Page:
Tuesday was an excellent covering session and nice to get in back to back days working on my plane. Covering is definitely a time consuming task and the tail with all its intricacies took a lot of concentration and patience. Throughout the process I learned how to do things better, namely so that I do not get the wrinkles when rounding corners causing a jagged/rough looking edge with wrinkles in the fabric.
I started with covering the bottom of the stabilizer in orange and the top yellow to match the colour scheme of the wing (picture below and above, respectively). Measuring the surface at its widest point and longest point to cut a piece at those dimensions plus three inches to have play and room to grab. For each piece the process I went through was (see bottom of article for better approach):
- Woodpecker the surface
- Line the piece up at the fuselage
- Tack it down starting at the centre and working my way out
- Start up by the fuselage and apply heat from trailing edge to leading edge (width of iron)
- Repeat moving down the stabilizer
- Ensure all edges are fully ironed down
- Cut excess from trailing edge and tip
- Fold leading edge (as have excess) around the entire edge, pull tight & iron it down
- This is where the wrinkles really come in!
- Trim excess from trailing edge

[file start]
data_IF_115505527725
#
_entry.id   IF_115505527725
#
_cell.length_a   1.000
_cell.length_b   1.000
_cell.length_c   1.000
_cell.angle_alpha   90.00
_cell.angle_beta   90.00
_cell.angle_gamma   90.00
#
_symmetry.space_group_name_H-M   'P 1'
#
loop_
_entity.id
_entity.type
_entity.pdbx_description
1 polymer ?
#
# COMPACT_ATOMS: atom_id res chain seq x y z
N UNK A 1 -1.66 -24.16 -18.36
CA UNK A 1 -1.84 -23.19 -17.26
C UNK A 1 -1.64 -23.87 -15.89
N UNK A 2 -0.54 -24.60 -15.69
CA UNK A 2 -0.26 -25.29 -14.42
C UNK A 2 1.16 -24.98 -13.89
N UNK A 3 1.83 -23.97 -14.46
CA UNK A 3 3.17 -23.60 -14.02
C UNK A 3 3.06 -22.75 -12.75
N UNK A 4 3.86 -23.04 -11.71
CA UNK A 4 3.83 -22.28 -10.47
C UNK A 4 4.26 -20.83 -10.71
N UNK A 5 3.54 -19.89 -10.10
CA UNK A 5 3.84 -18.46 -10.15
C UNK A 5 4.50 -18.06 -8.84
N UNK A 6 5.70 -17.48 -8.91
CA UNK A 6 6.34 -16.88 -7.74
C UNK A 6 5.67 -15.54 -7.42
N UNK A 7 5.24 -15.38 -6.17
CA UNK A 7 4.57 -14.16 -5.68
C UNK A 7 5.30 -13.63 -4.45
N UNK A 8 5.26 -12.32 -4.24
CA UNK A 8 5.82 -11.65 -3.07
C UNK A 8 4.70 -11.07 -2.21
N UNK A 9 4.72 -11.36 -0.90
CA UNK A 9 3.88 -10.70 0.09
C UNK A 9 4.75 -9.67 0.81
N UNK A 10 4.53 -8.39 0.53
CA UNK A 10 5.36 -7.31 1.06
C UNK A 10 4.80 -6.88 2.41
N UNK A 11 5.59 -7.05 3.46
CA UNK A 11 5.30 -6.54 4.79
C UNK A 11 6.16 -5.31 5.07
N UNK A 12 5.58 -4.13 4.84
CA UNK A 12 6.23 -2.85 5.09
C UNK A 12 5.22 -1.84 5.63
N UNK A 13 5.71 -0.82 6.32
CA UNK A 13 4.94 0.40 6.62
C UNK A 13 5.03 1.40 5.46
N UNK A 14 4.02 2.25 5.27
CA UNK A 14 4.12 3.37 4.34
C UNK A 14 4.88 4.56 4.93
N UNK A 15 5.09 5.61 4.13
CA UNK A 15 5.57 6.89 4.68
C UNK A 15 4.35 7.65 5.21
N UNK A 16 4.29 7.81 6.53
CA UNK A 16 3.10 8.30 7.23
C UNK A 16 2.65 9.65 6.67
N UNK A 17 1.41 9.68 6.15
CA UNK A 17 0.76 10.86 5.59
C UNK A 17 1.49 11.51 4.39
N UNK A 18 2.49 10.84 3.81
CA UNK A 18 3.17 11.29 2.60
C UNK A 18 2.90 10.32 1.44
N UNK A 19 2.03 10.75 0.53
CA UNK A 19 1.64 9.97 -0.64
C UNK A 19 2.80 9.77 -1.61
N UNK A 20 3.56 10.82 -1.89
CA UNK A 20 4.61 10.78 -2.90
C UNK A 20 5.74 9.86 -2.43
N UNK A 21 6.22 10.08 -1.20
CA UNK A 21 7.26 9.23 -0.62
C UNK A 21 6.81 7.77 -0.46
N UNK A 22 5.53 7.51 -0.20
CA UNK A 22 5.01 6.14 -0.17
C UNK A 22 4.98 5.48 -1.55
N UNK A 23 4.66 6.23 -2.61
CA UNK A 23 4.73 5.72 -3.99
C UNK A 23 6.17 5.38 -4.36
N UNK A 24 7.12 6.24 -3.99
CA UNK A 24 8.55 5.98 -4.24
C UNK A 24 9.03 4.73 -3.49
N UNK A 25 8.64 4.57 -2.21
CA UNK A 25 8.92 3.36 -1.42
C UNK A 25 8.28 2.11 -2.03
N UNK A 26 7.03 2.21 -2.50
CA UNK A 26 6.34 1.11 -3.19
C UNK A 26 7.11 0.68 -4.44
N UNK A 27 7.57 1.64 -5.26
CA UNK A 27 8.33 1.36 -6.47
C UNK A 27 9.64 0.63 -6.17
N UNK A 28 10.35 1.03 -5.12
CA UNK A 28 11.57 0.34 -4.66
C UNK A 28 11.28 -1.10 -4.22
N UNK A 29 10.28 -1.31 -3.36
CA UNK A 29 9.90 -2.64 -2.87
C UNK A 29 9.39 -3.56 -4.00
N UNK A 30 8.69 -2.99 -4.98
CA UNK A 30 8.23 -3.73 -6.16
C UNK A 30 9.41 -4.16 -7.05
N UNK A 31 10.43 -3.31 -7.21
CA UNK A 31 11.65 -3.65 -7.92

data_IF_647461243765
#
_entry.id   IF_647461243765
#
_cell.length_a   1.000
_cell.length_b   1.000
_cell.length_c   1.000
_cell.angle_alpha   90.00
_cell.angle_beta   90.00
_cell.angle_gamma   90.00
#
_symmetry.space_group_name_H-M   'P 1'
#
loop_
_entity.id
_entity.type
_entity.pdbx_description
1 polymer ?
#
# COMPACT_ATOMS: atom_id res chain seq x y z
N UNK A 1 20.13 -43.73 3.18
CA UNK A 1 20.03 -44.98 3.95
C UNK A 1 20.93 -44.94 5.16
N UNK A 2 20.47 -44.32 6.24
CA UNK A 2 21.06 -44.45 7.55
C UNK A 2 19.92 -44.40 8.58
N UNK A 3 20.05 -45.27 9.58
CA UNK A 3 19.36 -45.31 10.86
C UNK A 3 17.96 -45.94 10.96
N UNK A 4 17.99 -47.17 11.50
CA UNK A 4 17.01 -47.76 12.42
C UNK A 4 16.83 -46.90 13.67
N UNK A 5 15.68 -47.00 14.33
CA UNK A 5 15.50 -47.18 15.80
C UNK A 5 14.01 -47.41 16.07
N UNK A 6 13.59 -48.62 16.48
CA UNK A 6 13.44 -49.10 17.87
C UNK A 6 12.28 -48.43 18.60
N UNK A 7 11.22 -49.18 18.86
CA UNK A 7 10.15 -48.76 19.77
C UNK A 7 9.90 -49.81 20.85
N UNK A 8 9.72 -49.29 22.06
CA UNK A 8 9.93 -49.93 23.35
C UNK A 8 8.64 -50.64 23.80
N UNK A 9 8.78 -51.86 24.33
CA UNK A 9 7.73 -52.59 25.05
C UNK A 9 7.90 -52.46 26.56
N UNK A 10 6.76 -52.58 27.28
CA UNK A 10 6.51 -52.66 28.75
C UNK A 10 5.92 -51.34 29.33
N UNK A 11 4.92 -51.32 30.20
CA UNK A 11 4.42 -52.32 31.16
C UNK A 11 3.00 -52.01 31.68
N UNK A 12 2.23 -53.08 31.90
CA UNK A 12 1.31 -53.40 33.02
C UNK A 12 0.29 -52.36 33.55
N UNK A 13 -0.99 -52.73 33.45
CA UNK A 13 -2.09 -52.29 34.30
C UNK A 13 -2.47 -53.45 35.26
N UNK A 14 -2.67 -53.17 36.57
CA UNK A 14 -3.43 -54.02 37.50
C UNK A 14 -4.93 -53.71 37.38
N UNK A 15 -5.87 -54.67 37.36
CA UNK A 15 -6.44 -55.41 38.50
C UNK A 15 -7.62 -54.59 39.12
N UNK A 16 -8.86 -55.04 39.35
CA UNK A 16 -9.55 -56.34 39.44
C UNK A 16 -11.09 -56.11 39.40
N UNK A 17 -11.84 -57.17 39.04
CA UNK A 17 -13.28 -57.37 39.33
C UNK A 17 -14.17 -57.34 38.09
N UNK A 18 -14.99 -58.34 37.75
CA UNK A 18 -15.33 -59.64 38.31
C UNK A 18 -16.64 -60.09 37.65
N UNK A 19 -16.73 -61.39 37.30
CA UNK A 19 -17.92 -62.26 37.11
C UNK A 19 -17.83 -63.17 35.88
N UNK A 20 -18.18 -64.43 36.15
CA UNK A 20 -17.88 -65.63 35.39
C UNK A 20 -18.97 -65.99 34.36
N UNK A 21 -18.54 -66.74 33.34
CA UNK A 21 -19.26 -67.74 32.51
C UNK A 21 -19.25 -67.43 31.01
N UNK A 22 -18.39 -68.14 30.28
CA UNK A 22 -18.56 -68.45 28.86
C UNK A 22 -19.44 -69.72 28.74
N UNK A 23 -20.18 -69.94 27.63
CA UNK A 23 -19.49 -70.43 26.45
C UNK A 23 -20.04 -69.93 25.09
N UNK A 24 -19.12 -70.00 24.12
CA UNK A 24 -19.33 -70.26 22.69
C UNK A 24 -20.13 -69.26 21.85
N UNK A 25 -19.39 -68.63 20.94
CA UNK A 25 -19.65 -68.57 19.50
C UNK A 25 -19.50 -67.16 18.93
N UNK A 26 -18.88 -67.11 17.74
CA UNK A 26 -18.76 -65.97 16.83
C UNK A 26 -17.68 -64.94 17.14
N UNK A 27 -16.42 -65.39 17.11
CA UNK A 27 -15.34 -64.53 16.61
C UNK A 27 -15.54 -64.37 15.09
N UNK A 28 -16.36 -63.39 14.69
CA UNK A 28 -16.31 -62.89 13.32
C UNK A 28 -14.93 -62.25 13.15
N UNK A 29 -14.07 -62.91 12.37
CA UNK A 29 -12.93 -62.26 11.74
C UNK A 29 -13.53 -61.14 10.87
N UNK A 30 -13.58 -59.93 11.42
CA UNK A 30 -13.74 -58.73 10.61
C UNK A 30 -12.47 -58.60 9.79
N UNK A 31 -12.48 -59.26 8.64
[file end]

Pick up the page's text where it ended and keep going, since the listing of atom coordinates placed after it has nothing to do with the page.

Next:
- Doesn’t necessarily look pretty as the wrinkles cause the blade to catch preventing a clean line and instead you get a jagged rough line
- Do your best to iron out all them wrinkles
Next John demonstrated his technique for Peter & I (even Peter is learning something new throughout our time together) by doing one side of the fin, which I’m doing in white to match the fuselage. The finished product is shown below.
The methodology John uses to round the edges without running into the issues I was having, wrinkling and jagged edges from the cut is as follows (referencing image below):
- Create a template of what you’re covering (in my case we measured)
- Cut out the covering on the table so no trimming required once applied
- Secure aircraft so surface being covered is flat
- Woodpecker surface
- Line straight edge of covering with straight edge on surface (ex. top of stab along fuselage or trailing edge of fin preventing extra cut)
- In center of edge tack with iron (1)
- Pull tight along center of surface and tack again (2)
- Pull tight and tack at (3) followed by (4)
- Start ironing at (1) from tailing to leading edge
- Iron piece around the curve
- Work your way down towards (2), making the pattern trailing edge to leading edge, around curve, move towards (2), repeat
The tacking such that the covering is tight and flat on the surface aids in preventing wrinkles.
One thing worth mentioning is that in the case of the fin want to make sure you have some excess near the bottom to wrap around further on the bottom of the leading edge. Their may still be a gap near the bottom but when we get to covering the fuselage you’ll see how I handle that as I was also need to cut off some extra first so there’s no bulk.